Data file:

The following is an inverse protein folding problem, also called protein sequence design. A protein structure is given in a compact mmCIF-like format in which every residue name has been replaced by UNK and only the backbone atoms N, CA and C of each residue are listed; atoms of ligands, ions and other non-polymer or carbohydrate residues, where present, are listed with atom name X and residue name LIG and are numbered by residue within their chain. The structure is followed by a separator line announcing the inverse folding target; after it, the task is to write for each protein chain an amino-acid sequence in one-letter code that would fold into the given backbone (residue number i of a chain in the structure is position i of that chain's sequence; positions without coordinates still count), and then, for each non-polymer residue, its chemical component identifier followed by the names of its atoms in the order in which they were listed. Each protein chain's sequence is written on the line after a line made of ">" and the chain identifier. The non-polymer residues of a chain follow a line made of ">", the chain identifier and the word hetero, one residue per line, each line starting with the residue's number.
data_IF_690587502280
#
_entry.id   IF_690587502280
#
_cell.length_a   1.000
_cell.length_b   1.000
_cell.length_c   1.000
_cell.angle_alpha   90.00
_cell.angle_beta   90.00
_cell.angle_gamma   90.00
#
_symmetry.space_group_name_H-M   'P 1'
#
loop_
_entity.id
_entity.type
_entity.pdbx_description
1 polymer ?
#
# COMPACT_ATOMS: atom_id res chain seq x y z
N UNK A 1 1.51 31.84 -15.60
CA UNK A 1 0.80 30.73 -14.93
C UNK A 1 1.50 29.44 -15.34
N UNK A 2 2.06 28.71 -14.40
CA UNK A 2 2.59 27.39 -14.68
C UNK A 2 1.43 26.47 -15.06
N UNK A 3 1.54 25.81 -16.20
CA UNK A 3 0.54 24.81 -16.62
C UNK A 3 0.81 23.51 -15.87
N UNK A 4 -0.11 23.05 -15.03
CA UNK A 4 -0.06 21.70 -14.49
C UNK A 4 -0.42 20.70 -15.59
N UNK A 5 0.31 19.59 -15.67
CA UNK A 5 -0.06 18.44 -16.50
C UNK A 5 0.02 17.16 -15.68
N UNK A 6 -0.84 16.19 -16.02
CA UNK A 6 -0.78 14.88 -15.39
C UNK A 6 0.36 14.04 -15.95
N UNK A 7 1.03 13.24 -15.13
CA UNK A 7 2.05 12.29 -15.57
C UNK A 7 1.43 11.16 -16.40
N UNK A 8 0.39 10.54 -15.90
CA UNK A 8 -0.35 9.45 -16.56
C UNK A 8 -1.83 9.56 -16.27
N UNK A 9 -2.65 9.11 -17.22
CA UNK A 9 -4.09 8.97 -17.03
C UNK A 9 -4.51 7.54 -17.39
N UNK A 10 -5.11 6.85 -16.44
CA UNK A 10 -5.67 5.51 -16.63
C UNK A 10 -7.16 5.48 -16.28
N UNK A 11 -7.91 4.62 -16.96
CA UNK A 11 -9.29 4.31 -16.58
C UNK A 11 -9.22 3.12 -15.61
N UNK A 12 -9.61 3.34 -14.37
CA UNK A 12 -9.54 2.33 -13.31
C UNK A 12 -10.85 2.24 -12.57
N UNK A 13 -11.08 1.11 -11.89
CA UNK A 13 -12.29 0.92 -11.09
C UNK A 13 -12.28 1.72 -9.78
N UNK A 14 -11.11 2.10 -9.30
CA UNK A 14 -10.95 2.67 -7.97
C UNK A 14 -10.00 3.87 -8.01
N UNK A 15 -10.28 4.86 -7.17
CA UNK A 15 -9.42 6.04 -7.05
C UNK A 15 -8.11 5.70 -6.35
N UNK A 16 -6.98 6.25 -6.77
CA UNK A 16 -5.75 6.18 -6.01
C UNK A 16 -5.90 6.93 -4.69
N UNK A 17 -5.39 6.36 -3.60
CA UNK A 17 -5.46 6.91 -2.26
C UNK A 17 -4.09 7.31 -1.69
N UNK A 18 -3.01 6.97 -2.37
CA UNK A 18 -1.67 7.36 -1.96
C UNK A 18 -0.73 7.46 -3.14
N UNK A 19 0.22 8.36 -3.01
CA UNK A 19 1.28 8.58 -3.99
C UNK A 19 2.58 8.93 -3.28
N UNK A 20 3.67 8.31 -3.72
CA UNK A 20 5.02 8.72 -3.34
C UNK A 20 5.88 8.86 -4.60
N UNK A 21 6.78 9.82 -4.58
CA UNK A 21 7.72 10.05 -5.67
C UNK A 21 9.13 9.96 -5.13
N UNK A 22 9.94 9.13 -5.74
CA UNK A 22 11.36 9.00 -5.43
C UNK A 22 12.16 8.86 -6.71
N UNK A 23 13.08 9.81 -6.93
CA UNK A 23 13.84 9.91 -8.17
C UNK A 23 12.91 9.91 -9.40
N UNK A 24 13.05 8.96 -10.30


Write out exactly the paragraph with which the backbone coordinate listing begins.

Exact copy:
The following is an inverse protein folding problem, also called protein sequence design. A protein structure is given in a compact mmCIF-like format in which every residue name has been replaced by UNK and only the backbone atoms N, CA and C of each residue are listed; atoms of ligands, ions and other non-polymer or carbohydrate residues, where present, are listed with atom name X and residue name LIG and are numbered by residue within their chain. The structure is followed by a separator line announcing the inverse folding target; after it, the task is to write for each protein chain an amino-acid sequence in one-letter code that would fold into the given backbone (residue number i of a chain in the structure is position i of that chain's sequence; positions without coordinates still count), and then, for each non-polymer residue, its chemical component identifier followed by the names of its atoms in the order in which they were listed. Each protein chain's sequence is written on the line after a line made of ">" and the chain identifier. The non-polymer residues of a chain follow a line made of ">", the chain identifier and the word hetero, one residue per line, each line starting with the residue's number.